“Maybe they wouldn’t be able to get the lawyer from Washington who is an expert in their issue,” she said. “I don’t want to limit them, but I want to be fair. I don’t know at what point we would allow them to hire anyone under any condition.”

Willhite noted that elected officials must hire someone to defend themselves and cannot use the village attorney to save money.

“If that’s the case, I’m not going to restrict a council member from making a decision that they know is the right decision to defend them,” he said. “If they don’t get that attorney and the Commission on Ethics finds them guilty, there are penalties. How would it help to have an elected official removed from office because they couldn’t hire an attorney with the experience to represent them?”

Gerwig asked if there was a point at which the council felt elected officials should seek legal advice. “If it’s when there is probable cause, then maybe we could provide representation,” she said.

Cohen said the elected official would need representation by the time the commission found a complaint legally sufficient. “By the time there is probable cause, you’re already in a hearing,” Cohen said. “I would certainly advise someone to get an attorney the moment they know a complaint has been filed, because you might be able to head off that finding of legal sufficiency.”

During discussion of the Margolis case, Greene said he didn’t want to see ethics complaints used as a form of political persuasion.

“I think when anyone is sitting in this position and they see the abuse of the Commission on Ethics from those who may have a different point of view, they recognize how that process is being manipulated,” he said. “It is a burden on taxpayers. I think there’s a malicious attempt to create a chilling effect and keep people from seeking office.”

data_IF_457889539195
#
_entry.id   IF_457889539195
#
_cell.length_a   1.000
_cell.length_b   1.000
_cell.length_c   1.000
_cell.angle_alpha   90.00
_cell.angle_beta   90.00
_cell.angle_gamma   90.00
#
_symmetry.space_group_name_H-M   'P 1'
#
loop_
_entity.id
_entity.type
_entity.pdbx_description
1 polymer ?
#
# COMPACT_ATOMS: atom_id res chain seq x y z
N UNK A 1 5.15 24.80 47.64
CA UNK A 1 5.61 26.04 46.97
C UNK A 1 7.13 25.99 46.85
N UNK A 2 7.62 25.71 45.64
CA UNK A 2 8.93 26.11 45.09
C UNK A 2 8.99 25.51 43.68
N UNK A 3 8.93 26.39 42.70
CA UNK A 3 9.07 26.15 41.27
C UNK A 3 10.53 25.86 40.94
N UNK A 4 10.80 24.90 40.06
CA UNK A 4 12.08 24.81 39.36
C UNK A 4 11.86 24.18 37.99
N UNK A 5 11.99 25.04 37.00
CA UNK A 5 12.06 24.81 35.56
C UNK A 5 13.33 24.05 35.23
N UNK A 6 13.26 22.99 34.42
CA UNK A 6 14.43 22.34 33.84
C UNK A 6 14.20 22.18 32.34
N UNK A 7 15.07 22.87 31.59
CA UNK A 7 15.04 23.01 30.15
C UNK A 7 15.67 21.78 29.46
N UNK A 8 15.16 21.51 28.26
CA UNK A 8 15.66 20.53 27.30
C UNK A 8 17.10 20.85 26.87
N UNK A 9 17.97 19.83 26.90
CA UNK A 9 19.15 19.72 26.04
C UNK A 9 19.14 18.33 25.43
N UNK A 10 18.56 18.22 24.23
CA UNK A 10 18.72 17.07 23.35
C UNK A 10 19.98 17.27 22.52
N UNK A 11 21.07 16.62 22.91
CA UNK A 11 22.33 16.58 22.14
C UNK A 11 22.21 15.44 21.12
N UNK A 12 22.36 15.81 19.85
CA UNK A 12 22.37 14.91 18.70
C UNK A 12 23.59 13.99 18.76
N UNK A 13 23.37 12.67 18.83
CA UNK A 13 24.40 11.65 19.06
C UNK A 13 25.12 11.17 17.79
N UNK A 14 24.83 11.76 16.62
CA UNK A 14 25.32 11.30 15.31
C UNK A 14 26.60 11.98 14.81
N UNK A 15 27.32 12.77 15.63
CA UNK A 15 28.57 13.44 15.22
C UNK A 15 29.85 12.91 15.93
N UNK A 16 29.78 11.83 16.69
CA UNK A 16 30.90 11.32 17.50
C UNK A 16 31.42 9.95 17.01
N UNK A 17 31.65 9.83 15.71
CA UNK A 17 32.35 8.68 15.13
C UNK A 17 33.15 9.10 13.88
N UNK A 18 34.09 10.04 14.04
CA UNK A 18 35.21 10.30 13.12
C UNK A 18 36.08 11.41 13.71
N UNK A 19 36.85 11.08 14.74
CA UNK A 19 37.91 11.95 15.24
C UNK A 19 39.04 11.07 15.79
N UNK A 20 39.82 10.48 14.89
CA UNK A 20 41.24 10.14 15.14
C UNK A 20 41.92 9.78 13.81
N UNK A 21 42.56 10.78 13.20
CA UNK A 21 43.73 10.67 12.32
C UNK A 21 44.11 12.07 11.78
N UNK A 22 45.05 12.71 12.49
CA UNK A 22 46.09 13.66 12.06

Coates said he believes an official should be reimbursed if they successfully defend their position. He asked Cohen whether the fact that Margolis received a letter of instruction means that he was not successful in his defense.

“I am not going to improve reimbursement for ethics complaints that are not successfully defended,” Coates said.

Cohen said there was no finding of guilt.

“It was a letter of instruction rather than an actual finding of guilt,” she said. “Clearly there was no penalty imposed, there was no finding of real wrongdoing; it was inadvertent and unintentional. I would consider that successful.”

Coates said he would support reimbursement, but agreed with Gerwig that Wellington needs to develop a policy.

“I think we need to define what ‘successfully defended’ means,” he said. “Although I know some of you are against a policy that provides amounts, we do have a duty to the taxpayer to not engage in policies that create open-ended liabilities. We are doing that, to some extent, when we approve these things without them being in the budget and without foreknowledge of what they are going to cost.”

Willhite suggested having a workshop on the issue.


  1. Matt Willhite, once again, is advocating for higher pay for council members. This time he is doing so under the guise of forming a new committee to review the Village Charter. These council appointed committee members would have the ability to say let’s pay the council members a higher salary.

    The salary of council members has been a sore subject for Willhite. He chronically complains about his salary and now seeks to feather his own bed.

    Watch out for these new committee.